Tuesday, April 27, 2010

All the President's Men (1976)

So much beautiful hair.

I have kind of a history boner for Richard Nixon. I studied Watergate in college and I was really excited to explore the chapter of the saga that I knew the least about, which was the work that Bernstien and Woodward did to crack the case. All the President's Men is a fascinating look into one of the most important political events in U.S. history, but it is clearly tailored towards people who already know a lot about Watergate. The movie is well made, impeccably acted and generally interesting, but it doesn't create quite enough drama.

All the President's Men is the story of Watergate as experience from the perspective of journalists Bob Woodward and Carl Bernstein. The movie is based on their book by the same name, and it recounts how the two unknown journalists discovered the breadth of the Watergate scandal with simple persistence and beautiful feathered hair. The movie stars Robert Redford, Dustin Hoffman, Jason Robards and Hal Holbrook. It won four Academy Awards, it was nominated for another four, and it is widely considered to be one of the best movies of the 1970's. Time hasn't been terribly kind to the movie, it received massive critical praise when it was released, but it is still considered one of the best films of it's genre.

The thing most responsible for All the President's Men's slow decline in popularity is simple time. It's been 35 years since Watergate and this movie was released immediately after it. A lot of names and events are mentioned and most of them have little to know significance to the modern viewer unless they are extremely knowledgeable on the subject. When the movie was released, these names were still at the front of people's minds, but now, most of them are obscure trivia facts at best. This makes the film fairly difficult to follow. Aside from this problem, which didn't effect me too much since I have studied the scandal, the film really doesn't do much to increase the drama. It's not until the very end, when the journalists start to realize what they have discovered that things get heated, but the first half of the movie is basically a detective story with no threat. It's interesting to watch, but not always as compelling as I would like. The ending of the movie is, generally great, but it also feels a little bit off. Aesthetically, the ending is really neat. It captures the feeling of the event wonderfully and it makes a lot of sense. The problem is that it comes so suddenly. The movie is already long, but the ending comes just as the movie is beginning to get really suspenseful. While really well done, the ending just feels anti-climatic.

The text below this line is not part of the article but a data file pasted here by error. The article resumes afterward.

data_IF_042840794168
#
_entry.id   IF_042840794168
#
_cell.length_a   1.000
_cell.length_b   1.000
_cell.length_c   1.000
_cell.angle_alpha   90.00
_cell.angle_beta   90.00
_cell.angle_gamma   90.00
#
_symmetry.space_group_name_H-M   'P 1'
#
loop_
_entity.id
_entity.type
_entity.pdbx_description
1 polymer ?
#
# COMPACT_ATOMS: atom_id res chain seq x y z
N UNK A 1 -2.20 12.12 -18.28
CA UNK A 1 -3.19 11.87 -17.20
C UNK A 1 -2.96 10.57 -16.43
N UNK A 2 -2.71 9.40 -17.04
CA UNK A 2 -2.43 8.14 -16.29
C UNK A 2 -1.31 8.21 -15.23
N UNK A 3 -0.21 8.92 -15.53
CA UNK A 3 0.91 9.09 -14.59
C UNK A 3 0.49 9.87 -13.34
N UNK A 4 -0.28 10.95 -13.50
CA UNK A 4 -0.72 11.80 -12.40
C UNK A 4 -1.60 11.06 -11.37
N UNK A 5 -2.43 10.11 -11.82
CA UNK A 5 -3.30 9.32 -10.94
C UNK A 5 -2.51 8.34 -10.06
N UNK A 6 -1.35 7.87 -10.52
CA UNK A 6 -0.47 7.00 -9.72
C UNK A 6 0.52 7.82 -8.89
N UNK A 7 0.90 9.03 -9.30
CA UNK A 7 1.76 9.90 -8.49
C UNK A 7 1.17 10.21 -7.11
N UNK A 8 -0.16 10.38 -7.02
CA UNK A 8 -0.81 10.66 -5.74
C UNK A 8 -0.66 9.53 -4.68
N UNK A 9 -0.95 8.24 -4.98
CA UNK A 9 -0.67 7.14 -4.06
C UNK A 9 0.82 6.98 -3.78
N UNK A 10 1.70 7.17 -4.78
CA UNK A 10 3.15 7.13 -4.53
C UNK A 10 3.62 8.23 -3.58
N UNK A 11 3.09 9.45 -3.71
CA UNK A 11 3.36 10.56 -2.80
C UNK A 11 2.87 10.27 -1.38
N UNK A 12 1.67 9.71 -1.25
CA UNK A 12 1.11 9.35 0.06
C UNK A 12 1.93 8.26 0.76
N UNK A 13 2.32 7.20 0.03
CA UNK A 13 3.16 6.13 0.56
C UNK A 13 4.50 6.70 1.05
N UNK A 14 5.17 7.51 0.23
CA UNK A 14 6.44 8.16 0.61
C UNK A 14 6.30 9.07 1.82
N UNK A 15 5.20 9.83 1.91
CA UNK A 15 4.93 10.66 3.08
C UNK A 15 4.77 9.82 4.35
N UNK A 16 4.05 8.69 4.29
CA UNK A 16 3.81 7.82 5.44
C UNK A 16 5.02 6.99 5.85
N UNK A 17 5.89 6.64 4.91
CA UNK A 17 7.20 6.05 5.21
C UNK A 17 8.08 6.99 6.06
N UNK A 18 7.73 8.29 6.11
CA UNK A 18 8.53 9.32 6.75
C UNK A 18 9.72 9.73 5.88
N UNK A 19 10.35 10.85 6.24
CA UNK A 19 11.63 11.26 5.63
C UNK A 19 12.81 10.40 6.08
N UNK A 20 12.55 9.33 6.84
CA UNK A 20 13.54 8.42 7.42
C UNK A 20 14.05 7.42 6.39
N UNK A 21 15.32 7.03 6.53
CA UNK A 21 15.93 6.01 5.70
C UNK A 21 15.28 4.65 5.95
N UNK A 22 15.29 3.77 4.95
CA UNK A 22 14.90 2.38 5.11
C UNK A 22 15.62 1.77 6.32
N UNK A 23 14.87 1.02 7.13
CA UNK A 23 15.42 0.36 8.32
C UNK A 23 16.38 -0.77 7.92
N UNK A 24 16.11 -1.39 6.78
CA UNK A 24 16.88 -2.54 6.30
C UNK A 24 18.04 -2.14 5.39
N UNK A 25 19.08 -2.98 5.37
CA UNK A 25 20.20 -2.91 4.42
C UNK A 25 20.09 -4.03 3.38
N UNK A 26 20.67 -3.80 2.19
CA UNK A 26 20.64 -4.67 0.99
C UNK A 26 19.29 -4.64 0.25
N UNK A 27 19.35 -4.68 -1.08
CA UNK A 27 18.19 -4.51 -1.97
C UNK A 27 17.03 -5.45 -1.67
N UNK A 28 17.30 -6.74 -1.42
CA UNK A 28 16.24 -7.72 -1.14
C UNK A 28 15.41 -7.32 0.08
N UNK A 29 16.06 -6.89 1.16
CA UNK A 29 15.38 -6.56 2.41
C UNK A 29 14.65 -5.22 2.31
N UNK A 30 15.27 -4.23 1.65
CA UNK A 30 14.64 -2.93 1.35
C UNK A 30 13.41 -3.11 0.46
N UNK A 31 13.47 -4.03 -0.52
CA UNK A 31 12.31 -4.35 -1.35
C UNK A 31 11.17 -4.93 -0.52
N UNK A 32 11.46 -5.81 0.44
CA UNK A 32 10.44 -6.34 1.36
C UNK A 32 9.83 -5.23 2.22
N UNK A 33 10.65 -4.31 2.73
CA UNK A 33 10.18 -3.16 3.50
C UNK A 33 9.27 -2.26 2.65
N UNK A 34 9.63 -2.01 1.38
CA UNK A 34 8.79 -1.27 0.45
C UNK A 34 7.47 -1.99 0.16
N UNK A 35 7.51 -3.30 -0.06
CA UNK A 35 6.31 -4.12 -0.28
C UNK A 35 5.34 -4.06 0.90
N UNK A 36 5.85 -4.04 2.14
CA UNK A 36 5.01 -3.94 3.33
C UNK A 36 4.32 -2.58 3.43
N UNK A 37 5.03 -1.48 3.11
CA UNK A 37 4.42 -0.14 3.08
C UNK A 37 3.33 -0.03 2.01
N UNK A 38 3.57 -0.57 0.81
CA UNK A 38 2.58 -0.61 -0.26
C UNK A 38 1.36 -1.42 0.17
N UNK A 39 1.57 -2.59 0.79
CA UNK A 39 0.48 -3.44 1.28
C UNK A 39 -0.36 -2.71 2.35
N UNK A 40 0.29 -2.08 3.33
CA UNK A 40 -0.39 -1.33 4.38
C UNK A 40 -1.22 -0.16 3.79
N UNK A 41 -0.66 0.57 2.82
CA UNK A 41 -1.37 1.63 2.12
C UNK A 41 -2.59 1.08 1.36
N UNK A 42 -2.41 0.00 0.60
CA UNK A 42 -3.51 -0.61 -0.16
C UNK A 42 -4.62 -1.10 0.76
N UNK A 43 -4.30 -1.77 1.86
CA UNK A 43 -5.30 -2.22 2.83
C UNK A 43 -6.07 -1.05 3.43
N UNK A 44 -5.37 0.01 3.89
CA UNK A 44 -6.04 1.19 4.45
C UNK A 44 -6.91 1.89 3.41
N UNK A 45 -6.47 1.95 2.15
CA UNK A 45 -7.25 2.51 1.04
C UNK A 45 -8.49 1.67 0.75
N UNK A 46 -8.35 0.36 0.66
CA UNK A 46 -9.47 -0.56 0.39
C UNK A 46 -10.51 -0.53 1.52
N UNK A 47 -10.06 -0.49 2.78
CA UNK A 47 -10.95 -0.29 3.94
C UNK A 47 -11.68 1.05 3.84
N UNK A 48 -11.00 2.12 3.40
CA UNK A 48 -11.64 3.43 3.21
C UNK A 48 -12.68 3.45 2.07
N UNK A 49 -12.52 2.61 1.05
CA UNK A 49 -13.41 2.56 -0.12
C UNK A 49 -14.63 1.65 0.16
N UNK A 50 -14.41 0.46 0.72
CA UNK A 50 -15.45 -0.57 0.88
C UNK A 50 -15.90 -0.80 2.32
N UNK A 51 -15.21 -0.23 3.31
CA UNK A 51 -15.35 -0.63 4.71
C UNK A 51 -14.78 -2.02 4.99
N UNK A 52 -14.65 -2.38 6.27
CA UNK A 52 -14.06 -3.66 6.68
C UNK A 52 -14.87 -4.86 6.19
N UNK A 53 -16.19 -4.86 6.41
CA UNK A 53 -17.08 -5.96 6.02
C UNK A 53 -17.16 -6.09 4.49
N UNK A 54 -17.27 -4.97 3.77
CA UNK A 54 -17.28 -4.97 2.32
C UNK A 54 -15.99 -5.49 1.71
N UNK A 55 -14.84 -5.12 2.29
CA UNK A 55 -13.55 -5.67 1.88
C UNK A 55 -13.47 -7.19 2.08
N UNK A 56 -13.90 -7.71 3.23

Don't misunderstand my complaints. I really enjoyed All the President's Men. It's a top-notch political thriller with great performances and an awesome script. Hoffman and Redford are at their best and the supporting performances, two of which were nominated for Academy Awards, are even better. The attention to details is also phenomenal. Where some of the problems originate from how soon after the event the movie was made, the movie benefits from this in some ways. The production team was able to talk to most of the people involved and experience the newsroom at The Washington Post as it was during the event. These things help the movie feel extremely natural.

All the President's Men nearly created a genre all by itself. It's one of the first great political thrillers and it perfect example of how non-fiction can be successful on the big screen. The movie didn't quite hit on my favorite parts of the Watergate scandal, but it didn't need to. The film is a top-notch, piece of film-making. it may not have car chases, Mexican stand-offs or lots of yelling, but All the President's Men is still an exciting and intelligent thriller. It earns it's place on the list for a fistful of reasons and certainly qualifies as a must see film, even if it hasn't aged as gracefully as some movies.


No comments: